• Equity, as reducing the economic power of certain sectors and providing the best products at the best prices intrinsically advance equity objectives.

Competition Law and Policy in the Philippines

What is the status of competition law and policy in the Philippines?

“While the country already has a number of anti-trust laws and regulations in place, they are inadequate and ineffective in dealing with the increasing complexity of the market. Anti-competitive behavior is observed in some industries, compromising consumer interests and resulting in lost markets. The perceived failure of government to inhibit this errant behavior has been attributed, in part, to the absence of a comprehensive competition or antitrust legislation.”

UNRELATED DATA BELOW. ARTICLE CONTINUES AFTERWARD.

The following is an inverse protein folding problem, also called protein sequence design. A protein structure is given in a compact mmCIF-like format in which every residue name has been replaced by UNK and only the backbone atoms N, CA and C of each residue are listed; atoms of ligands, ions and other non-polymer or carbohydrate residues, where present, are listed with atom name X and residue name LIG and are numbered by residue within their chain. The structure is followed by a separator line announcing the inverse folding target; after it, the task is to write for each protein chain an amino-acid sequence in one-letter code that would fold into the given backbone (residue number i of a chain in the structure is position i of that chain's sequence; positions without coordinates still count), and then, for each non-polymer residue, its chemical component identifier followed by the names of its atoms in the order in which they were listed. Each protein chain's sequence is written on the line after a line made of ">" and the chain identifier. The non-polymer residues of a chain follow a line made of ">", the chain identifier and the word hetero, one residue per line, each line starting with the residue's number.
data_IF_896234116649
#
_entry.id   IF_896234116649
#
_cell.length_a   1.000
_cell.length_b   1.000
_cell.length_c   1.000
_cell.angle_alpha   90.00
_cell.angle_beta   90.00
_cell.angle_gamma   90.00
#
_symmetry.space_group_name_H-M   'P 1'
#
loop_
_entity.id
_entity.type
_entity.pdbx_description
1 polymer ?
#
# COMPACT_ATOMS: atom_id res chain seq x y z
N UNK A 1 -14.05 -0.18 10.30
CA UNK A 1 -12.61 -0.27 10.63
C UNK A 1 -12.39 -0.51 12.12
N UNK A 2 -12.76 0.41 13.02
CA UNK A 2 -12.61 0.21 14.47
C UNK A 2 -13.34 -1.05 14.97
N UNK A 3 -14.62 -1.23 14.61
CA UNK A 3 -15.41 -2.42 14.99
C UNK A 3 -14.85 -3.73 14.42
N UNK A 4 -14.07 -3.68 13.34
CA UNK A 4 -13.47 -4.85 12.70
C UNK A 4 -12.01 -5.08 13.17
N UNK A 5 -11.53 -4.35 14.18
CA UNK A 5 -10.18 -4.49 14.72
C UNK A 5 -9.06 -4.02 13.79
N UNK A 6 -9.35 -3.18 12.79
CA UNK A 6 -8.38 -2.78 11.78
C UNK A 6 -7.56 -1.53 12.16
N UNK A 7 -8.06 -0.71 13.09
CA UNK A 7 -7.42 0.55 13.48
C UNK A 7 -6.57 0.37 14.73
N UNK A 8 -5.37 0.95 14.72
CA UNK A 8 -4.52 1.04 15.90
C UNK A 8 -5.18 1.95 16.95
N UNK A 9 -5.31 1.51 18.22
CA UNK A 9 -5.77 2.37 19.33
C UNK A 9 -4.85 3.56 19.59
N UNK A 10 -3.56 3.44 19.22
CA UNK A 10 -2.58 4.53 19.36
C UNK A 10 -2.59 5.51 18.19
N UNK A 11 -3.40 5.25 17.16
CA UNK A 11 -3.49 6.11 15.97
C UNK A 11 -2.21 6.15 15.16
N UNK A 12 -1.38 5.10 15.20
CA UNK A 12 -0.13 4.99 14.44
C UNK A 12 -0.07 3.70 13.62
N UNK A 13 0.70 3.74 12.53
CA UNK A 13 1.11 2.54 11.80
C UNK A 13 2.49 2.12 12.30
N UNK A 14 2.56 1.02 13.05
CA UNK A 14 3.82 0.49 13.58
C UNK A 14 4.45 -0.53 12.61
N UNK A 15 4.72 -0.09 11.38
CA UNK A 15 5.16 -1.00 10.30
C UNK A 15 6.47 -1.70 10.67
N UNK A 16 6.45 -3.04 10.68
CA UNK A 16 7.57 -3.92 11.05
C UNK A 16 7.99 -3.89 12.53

(Policy Brief, Senate Economic Planning Office, August 2009)

How does competition policy differ from competition law?

“Competition policy broadly refers to all laws, government policies, and regulations aimed at establishing competition and maintaining the same. It includes measures intended to promote, advance, and ensure competitive market conditions by the removal of control, as well as to redress anti-competitive results of public and private restrictive practices.

Competition law refers to the framework of rules and regulations designed to foster the competitive environment in a national economy. It consists of measures intended to promote a more competitive environment as well as enactments designed to prevent a reduction in competition. ”

(Source: Philippine Tariff Commission)